Israel eases lockdown as hairdressers and national parks reopen

Finance Minister Israel Katz claimed it would be the 'final' shutdown


People shop at a reopened store in the Israeli coastal city of Tel Aviv on February 7, 2021, following the lifting of a nationwide lockdown due to the COVID-19 pandemic. - Israel is gradually emerging from a third lockdown that has been in force for more than a month with residents being allowed to move beyond one kilometer from their homes. (Photo by Emmanuel DUNAND / AFP) (Photo by EMMANUEL DUNAND/AFP via Getty Images)

Israel eased its third coronavirus lockdown on Sunday, lifting some restrictions on businesses but Tel Aviv's Ben Gurion airport will remain closed.

Some businesses such as hair salons and takeout restaurants - as well as parks - can now reopen and a ban on travelling more than 1km from home has been lifted.

According to Haaretz, Israel’s cabinet agreed Saturday to begin reopening some schools next Tuesday.

Israel has earned wide media coverage over its immunisation push which has seen at least 2 million people fully vaccinated.

The country, which went into its third lockdown in December, has had more than 686,000 Covid-19 cases in total and over 5,000 deaths, according to its health authorities.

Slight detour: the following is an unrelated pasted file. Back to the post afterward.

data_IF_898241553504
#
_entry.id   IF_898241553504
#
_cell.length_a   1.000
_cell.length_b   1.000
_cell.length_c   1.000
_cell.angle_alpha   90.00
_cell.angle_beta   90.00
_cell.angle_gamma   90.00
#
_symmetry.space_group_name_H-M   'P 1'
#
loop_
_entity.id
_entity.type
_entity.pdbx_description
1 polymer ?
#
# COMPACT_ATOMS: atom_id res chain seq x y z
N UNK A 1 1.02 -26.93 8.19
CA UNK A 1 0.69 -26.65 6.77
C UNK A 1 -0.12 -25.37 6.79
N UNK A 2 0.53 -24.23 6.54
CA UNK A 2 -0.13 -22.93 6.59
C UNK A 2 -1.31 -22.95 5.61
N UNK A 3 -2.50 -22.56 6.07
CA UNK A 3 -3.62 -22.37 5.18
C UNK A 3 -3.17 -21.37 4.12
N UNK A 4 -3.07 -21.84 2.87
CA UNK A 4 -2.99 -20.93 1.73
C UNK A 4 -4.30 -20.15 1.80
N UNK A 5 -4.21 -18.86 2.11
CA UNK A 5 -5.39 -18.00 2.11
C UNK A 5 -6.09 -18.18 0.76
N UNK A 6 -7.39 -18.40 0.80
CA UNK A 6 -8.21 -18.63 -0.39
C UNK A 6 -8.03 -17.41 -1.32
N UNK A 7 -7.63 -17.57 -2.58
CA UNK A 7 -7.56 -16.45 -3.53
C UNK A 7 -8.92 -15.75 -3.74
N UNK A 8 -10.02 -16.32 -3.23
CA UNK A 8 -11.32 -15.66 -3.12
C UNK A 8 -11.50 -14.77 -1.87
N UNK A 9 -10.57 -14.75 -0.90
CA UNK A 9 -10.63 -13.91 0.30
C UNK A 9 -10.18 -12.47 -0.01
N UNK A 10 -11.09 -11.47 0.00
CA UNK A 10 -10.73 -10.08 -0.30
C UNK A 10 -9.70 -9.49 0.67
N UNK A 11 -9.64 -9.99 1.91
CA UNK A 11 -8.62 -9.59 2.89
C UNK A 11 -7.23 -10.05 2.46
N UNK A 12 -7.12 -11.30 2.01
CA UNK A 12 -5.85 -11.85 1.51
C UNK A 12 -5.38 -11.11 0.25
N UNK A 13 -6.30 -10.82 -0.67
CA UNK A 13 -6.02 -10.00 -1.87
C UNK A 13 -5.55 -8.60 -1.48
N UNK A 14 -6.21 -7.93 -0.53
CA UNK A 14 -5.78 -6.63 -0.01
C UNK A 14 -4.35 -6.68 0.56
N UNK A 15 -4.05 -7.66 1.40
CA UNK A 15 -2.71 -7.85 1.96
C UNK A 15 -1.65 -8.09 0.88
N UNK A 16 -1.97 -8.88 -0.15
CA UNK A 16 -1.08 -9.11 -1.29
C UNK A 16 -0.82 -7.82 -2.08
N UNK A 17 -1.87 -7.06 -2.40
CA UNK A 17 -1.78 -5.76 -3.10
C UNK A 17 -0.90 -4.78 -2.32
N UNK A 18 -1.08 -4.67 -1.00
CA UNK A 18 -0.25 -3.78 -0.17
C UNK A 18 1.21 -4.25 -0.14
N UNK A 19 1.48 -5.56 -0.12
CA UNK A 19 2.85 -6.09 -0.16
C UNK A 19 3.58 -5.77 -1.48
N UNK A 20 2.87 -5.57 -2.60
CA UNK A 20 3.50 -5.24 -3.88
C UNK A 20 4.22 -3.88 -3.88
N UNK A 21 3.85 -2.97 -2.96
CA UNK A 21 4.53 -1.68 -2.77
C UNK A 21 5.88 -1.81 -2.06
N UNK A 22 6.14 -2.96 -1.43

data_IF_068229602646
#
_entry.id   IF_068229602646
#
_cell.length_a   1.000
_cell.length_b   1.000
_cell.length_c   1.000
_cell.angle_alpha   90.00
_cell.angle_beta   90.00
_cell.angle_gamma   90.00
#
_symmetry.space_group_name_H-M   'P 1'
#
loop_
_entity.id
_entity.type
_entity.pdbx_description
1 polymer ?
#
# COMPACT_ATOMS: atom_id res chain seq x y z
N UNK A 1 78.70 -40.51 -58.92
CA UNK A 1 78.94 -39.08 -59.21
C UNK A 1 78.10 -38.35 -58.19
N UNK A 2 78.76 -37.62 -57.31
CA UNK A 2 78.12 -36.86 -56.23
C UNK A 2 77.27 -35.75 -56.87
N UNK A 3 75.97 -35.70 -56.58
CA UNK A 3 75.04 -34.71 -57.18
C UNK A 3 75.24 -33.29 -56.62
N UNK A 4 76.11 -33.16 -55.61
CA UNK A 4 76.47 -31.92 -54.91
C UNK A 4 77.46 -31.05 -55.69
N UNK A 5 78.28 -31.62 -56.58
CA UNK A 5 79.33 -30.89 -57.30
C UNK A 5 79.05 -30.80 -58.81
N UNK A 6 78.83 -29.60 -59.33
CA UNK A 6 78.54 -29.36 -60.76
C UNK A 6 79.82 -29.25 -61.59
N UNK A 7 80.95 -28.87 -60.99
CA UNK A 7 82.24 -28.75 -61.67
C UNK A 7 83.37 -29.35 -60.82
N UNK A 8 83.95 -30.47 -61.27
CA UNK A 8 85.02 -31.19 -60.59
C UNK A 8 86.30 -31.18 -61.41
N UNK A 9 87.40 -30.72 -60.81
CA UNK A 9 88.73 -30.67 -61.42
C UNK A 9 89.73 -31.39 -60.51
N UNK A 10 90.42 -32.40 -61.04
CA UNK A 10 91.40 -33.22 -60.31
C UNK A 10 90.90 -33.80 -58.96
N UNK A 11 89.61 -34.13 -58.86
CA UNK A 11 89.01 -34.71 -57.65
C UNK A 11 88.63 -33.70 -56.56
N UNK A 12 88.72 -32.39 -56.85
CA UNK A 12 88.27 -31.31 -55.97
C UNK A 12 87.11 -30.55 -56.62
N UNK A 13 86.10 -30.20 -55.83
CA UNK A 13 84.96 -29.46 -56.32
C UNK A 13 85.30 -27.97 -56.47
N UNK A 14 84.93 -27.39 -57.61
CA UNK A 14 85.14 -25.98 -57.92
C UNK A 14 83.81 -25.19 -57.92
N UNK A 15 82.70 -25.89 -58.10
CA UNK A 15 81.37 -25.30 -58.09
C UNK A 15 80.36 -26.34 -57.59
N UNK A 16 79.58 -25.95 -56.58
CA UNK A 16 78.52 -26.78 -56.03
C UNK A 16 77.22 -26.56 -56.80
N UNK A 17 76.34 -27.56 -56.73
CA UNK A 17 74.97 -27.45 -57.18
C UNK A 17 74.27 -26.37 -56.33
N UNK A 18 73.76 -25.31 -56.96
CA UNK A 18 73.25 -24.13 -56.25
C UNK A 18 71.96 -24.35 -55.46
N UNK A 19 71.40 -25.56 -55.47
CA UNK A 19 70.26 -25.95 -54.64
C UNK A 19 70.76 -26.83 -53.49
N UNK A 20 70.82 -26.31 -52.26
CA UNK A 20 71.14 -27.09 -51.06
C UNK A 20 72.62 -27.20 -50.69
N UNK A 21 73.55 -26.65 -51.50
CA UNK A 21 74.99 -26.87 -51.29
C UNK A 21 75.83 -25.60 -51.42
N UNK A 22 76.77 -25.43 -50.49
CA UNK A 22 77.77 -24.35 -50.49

Speaking on Channel 13 Saturday, Finance Minister Israel Katz said the shutdown was to be “absolutely the final lockdown.”

In a statement on Thursday, Israeli Prime Minister Benjamin Netanyahu warned “morbidity” remains “very high.”

“Unfortunately, there is only a moderate decline in severe cases; therefore, the plight and the overcrowding in the hospitals is also very high,” he said. 

But he struck a more positive note as he said Israel expects to have vaccinated more than 90 per cent of its over 50 within two weeks.

“We are different from other countries. They do only lockdowns; that is all they do. 

“We can make a very cautious and gradual exit from the lockdowns because within two weeks we can vaccinate over 90 per cent of the population over 50,” he said.


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